Using a period of 5.4 days, calculate the phases of the Delta Cephei measurements. Then you can plot magnitude versus phase. You should find that the magnitudes at the same phase will be about the same -- not exactly the same, though, because of the measurement errors that inevitably creep in. The accuracy of the plots is higher when the dates are expressed in terms of fractional days.
Try recomputing phases using different periods, say, 4.0 days or whatever you want. Prepare new phase diagrams. How does they compare to the first one?
Based on the past behavior of the Delta Cephei, the maximum brightness occurs on the following dates for the upcoming months. These dates are for the Pacific time zone; the date in other locations occasionally differs by one day.
Dates of Maximum Brightness
of Delta Cephei
|Sep. 29||Oct. 31||Dec. 2||Jan. 4, 1996|
|Oct. 4||Nov. 6||Dec. 8||Jan. 9|
|Oct. 10||Nov. 11||Dec. 13||Jan. 14|
|Oct. 15||Nov. 16||Dec. 19||Jan. 20|
|Oct. 21||Nov. 22||Dec. 24||Jan. 25|
|Oct. 26||Nov. 27||Dec. 29||Jan. 30|
Extra creditIf you're looking for a way to challenge advanced students, have them express their data in terms of "Julian date,'' an astronomical calendar system described in almanacs (such as The World Almanac) and books for advanced amateurs (such as The Observer's Handbook). The integer part of a Julian date represents the number of days elapsed since noon on Jan. 1, 4713 B.C. The fractional part represents the Universal Time. One quirk of the system is that a Julian day begins at noon, rather than midnight. The Julian date for midnight Jan. 1, 1995 is 244 9718.5; for midnight Jan. 1, 1996 the Julian date is 244 0083.5.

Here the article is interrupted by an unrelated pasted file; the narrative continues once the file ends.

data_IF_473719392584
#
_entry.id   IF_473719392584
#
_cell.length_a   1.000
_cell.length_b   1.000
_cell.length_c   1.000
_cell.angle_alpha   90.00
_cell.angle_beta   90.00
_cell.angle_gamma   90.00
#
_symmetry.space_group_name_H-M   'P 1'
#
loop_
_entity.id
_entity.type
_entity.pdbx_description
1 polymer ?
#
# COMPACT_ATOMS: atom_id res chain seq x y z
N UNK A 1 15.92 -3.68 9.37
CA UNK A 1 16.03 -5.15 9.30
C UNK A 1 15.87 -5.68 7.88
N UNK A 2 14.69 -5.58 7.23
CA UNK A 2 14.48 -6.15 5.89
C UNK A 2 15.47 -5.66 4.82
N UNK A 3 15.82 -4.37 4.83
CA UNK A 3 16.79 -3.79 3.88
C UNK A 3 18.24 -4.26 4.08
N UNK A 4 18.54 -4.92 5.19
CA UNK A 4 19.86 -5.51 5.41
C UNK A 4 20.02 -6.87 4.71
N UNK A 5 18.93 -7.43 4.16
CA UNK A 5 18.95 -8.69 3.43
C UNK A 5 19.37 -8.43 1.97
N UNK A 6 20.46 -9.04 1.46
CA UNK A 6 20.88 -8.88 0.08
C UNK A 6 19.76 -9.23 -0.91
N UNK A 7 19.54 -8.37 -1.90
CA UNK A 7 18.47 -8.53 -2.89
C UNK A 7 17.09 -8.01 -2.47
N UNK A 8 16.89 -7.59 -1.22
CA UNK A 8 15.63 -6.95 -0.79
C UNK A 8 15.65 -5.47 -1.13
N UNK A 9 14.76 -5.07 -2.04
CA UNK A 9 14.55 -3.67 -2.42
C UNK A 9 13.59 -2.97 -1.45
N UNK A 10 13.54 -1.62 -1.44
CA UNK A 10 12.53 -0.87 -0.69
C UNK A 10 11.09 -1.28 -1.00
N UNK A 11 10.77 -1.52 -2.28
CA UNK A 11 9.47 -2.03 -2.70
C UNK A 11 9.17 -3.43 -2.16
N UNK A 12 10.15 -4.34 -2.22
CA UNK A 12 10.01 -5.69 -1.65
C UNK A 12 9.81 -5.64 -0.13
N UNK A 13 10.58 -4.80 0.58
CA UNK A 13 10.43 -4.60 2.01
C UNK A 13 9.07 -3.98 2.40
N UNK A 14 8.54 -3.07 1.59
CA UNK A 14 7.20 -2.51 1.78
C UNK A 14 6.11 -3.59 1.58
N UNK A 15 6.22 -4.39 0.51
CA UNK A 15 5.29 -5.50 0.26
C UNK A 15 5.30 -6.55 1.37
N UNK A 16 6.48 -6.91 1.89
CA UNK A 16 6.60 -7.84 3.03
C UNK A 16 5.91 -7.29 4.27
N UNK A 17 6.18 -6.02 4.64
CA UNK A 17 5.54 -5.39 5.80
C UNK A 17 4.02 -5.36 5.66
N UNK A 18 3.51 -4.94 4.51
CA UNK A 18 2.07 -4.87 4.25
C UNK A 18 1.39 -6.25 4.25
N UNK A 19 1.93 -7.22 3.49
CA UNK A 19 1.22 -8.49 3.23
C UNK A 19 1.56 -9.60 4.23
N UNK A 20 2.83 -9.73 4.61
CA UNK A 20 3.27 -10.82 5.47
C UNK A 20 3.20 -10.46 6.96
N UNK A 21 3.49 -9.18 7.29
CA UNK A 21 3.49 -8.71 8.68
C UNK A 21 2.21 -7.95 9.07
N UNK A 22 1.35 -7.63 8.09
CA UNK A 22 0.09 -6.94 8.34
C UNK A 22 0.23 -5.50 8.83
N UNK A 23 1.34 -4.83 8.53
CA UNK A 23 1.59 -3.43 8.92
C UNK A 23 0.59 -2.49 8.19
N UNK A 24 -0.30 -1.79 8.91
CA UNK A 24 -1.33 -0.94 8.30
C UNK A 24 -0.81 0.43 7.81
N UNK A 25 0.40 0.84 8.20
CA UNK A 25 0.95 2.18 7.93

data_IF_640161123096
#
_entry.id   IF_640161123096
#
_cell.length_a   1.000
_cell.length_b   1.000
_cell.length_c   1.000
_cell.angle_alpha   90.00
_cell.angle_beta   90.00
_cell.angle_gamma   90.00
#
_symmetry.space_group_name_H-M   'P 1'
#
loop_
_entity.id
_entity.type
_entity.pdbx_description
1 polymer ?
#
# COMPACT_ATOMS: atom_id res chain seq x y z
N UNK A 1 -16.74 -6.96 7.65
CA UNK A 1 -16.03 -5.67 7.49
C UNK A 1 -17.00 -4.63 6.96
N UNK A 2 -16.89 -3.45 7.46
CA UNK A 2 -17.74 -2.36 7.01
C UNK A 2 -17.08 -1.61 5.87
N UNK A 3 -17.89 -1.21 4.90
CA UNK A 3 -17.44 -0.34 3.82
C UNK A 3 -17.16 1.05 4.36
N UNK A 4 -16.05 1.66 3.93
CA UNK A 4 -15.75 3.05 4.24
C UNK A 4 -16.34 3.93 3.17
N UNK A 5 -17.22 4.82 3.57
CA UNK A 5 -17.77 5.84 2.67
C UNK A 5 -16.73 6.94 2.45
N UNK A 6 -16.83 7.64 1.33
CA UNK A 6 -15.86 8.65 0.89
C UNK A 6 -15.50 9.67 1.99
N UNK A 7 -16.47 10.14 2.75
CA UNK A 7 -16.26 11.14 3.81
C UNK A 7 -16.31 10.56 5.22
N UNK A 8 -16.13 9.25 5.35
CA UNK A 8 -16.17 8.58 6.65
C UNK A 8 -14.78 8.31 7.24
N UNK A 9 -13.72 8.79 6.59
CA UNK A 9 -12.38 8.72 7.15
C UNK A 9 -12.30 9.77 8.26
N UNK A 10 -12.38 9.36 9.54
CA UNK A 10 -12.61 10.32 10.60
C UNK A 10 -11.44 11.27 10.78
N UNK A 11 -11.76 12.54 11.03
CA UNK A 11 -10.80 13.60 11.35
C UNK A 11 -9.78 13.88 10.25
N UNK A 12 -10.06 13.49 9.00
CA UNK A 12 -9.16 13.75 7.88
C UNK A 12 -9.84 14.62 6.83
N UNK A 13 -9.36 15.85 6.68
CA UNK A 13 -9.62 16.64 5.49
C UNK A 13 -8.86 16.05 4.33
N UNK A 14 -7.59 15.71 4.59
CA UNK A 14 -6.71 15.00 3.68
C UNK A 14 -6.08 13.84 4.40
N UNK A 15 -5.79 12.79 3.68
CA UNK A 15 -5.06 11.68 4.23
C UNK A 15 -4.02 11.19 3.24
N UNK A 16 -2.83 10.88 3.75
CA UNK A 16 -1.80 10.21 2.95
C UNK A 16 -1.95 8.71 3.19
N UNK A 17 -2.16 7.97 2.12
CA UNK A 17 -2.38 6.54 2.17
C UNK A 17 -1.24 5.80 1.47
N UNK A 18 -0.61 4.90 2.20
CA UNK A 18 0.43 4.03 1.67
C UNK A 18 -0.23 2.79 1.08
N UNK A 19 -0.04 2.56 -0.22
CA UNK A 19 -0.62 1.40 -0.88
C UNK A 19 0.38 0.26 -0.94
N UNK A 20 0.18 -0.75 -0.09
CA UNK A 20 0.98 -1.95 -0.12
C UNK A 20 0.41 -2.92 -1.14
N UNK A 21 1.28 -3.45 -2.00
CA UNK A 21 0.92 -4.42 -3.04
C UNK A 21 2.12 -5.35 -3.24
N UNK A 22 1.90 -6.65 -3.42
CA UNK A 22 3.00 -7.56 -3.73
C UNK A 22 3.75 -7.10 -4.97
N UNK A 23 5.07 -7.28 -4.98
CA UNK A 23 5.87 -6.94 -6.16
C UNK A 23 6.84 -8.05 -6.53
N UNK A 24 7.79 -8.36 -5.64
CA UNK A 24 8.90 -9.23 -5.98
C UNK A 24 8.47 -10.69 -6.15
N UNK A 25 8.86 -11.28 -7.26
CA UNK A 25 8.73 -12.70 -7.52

If students express their data in terms of Julian date, they can send them to the American Association of Variable Star Observers in Cambridge, Mass. (email: email@example.com). The maximum brightness of Delta Cephei occurs at the Julian dates 2449722.05 + 5.366269 N, where N is an integer.
The following table lists the measurements of Delta Cephei made by one amateur astronomer in autumn 1990. Your students can use these data for practice.
Measurements of Delta Cephei, Autumn 1990
|Calendar Date (Pacific time zone)||Julian Date||Magnitude|
|Nov. 1 (Oct. 32)||2448197.51||4.0|
Nov. 5 (Oct. 36)
|Nov. 6 (Oct. 37)||2448202.51||4.1|
Source: American Association of Variable Star Observers
This activity is a simplified version of one that appeared in Hands-On Astrophysics, a series of activities prepared by the American Association of Variable Star Observers with support from the National Science Foundation.
<< previous page | 1 | 2 | 3 | 4 | 5 | 6 | next page >>
back to Teachers' Newsletter Main Page